PHOENIX — Before every game Phoenix Suns head coach Alvin Gentry fills the locker room whiteboard with a few offensive keys to the game and defensive keys to the game.
They’re often times general and cliche, but with the Denver Nuggets in town the Suns knew exactly what they needed to do on both ends of the floor to stretch their home win streak over Denver to 13 games.
The offensive keys read “Limit turnovers,” and “Be ready for switches,” while defensively Gentry thought the Suns needed to “Get back in transition,” and allow “No (points in the) paint.”
Although Gentry and the Suns had what seemed to be the blueprint for success, they failed to hold true to any of those keys to the game and were dominated 116-97 by Ty Lawson and company.
“The things that we said we had to avoid doing, we didn’t do a very good job of tonight,” Gentry said. “If you look at the points in the paint, which is 66, and if you look at the turnovers on points, 32, I mean that’s almost 100 of their points. You have no chance to beat this team if you have those kind of stats against them.”
And because of their inability to execute in those areas, the Suns had no chance and the Nuggets led for all 48 minutes.
Denver trapped hard off double teams and used its length and quickness to bother the Suns. That combined with Phoenix’s mental errors and Steve Nash’s groin injury resulted in 20 turnovers, which Denver turned into 32 points.
Wether it was Hakim Warrick’s back-to-back errant passes in the final six seconds of the half that turned a six-point Nuggets lead into a 10-point lead, or Nash’s six turnovers in 27 minutes, the Suns never gained any traction offensively and committed “very, very stupid turnovers,” according to Marcin Gortat.
“We made stupid turnovers. If we throw an outlet pass and they steal it twice, it’s impossible. You can’t win the game like that in the NBA,” said Gortat, who finished with 14 points, 18 rebounds, three steals and two blocks. “We had no energy today, no focus and that’s how we lose the game. We hesitated in many situations and that’s how you’re getting your ass kicked.”
Despite yielding 66.6 percent shooting in the first quarter, the Suns only trailed 30-25 after one and got within two with 7:24 left in the first half. But the Suns unraveled to close out the second quarter, committing seven turnovers in the final seven minutes — three of which came from Warrick.
Over the course of the first 24 minutes the Suns spotted Denver 24 points off of turnovers (one point per minute).
“They just feast off your turnovers,” Gentry said of the Nuggets.
The feast continued in the third quarter as the Suns turned the ball over four more times, leading to eight more Denver points. The Nuggets blew open the game thanks to Phoenix’s turnover trend, along with the Suns’ 7-for-22 shooting in the third quarter.
Phoenix did make a lot of questionable decisions that ultimately led to the turnover discrepancy and Denver’s 33 fastbreak points, but Lawson (four steals) and Raymond Felton (two steals) did a great job wreaking havoc.
“They have quick guys who are in the passing lanes constantly and when they gamble correctly, they’re tough to beat,” said Vince Carter, who followed up his 32-point game with a 2-for-11, six-point performance.
The constant turnovers were clearly Phoenix’s enemy No. 1, but the Suns’ interior defense was a close second. With Channing Frye still nursing a sore shoulder, the Suns’ thin front line was exposed as a result of their inability to stop penetration.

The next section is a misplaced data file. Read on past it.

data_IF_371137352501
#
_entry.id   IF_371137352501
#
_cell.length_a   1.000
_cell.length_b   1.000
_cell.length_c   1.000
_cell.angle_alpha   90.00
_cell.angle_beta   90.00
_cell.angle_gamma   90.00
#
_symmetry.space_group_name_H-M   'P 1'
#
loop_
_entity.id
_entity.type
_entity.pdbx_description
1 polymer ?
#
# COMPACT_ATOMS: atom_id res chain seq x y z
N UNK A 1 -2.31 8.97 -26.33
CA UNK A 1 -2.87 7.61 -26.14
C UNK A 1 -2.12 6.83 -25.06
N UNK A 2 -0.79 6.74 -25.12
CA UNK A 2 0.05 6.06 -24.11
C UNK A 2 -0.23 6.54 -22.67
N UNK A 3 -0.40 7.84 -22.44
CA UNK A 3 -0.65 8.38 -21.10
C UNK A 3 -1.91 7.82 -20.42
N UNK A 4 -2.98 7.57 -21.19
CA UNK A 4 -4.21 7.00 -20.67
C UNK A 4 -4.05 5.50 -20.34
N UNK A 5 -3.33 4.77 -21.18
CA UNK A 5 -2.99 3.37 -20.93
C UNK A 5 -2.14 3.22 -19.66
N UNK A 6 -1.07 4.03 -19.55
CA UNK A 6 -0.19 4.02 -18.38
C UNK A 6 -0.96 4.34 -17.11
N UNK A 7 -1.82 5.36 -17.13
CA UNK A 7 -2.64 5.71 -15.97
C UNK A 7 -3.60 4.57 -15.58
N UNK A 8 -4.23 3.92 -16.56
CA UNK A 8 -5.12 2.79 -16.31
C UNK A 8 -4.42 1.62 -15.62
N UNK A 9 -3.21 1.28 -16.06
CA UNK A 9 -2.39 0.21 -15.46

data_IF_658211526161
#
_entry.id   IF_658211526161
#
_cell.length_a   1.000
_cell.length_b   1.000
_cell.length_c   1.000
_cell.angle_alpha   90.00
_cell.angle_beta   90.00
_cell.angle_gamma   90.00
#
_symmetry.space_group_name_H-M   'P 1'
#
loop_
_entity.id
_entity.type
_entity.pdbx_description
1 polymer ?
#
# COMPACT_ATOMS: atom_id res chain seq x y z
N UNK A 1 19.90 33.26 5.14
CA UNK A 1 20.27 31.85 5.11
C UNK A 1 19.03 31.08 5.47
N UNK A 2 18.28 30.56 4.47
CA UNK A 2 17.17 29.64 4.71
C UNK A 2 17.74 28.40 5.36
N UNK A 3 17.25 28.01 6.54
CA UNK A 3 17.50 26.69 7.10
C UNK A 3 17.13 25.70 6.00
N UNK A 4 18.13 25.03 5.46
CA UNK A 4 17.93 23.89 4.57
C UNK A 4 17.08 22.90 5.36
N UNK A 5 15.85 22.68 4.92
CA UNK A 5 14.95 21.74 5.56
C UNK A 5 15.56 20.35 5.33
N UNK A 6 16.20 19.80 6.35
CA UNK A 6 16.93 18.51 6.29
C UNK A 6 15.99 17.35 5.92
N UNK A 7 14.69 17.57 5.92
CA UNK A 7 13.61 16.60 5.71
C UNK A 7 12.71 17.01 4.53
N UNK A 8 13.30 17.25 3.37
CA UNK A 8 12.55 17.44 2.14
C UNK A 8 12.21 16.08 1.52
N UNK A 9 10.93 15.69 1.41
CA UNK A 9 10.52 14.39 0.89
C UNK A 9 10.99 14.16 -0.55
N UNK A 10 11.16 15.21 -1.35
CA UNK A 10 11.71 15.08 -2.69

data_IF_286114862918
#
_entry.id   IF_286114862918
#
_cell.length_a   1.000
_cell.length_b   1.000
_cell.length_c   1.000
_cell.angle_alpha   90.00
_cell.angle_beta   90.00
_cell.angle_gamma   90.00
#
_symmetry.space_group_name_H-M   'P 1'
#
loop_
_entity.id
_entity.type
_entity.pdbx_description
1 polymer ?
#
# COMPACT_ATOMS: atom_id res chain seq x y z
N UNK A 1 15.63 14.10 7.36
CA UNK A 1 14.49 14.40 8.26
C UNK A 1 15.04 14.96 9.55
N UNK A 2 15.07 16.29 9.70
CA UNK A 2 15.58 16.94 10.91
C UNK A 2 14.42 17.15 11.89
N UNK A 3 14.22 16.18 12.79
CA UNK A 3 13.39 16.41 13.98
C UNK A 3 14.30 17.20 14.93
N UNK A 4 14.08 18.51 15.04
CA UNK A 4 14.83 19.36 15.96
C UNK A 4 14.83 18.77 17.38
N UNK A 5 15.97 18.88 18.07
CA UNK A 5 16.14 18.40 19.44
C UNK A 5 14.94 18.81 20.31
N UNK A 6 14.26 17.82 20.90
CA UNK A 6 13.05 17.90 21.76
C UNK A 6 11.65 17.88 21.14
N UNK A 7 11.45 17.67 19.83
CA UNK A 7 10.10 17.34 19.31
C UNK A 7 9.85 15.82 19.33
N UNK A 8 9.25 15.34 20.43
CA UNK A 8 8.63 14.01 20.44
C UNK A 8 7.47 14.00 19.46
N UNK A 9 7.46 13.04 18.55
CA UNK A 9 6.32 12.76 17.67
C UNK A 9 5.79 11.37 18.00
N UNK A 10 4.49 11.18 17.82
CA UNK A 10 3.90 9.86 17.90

Lawson got into the paint at will and Denver racked up 40 points in the paint in the first half alone. The Nuggets, who average 43.6 points in the paint per game, finished the game with a season-high 66 points in the paint.
Nene was the main beneficiary of Phoenix’s non-existent defense as he scored 22 points on 9-of-12 shooting in only 26 minutes. Lawson blew by Nash, who was sent to the locker room in the third quarter because of a recurring groin injury, at will and the Suns had no answer.
“We didn’t do a very good job of containing their dribble penetration,” Gentry said. “Once they got inside they just picked us apart with layup after dunk after layup.”
The Nuggets attempted only four shots outside of 10 feet in the first quarter, and 24 of their 30 points came inside the painted area. It was much of the same for the second quarter and the remainder of the game, as the Suns failed to live up to their “No paint” key to the game.
So all in all, the Suns couldn’t “Limit turnovers,” they weren’t “ready for switches,” and defensively they didn’t “Get back in transition” or allow “No (points in the) paint.”
Needless to say, Phoenix was dominated in nearly every facet of the game, especially the elements they put the most emphasis on. With the loss the Suns now move 1.5 games back of Memphis for the No. 8 spot in the West, and it doesn’t help that Dwight Howard and the Magic will invade US Airways Center on Sunday.
“As of right now, we’re not happy with the performance because we’re playing for so much,” Carter said. “We’ve just got to bounce back. Go back to the drawing board and get this one back.”
Nash looked as injured as he has all season on Thursday night. He had no lateral quickness and was a shell of his former self both offensively and defensively (if that’s possible). He wasn’t available to the media as he left the arena after Gentry sent him to the locker room in the third quarter.
“Steve is playing hurt right now. It’s not easy for Steve right now and every night he’s playing against a guy who is at least 10 years younger than him,” Gortat said of Nash. “We’ve got to help Steve.”
Added Gentry, “He’s been hurt. I just didn’t think it was very wise to keep him in the game and have him playing so I sent him to the locker room.”
Tags: Steve Nash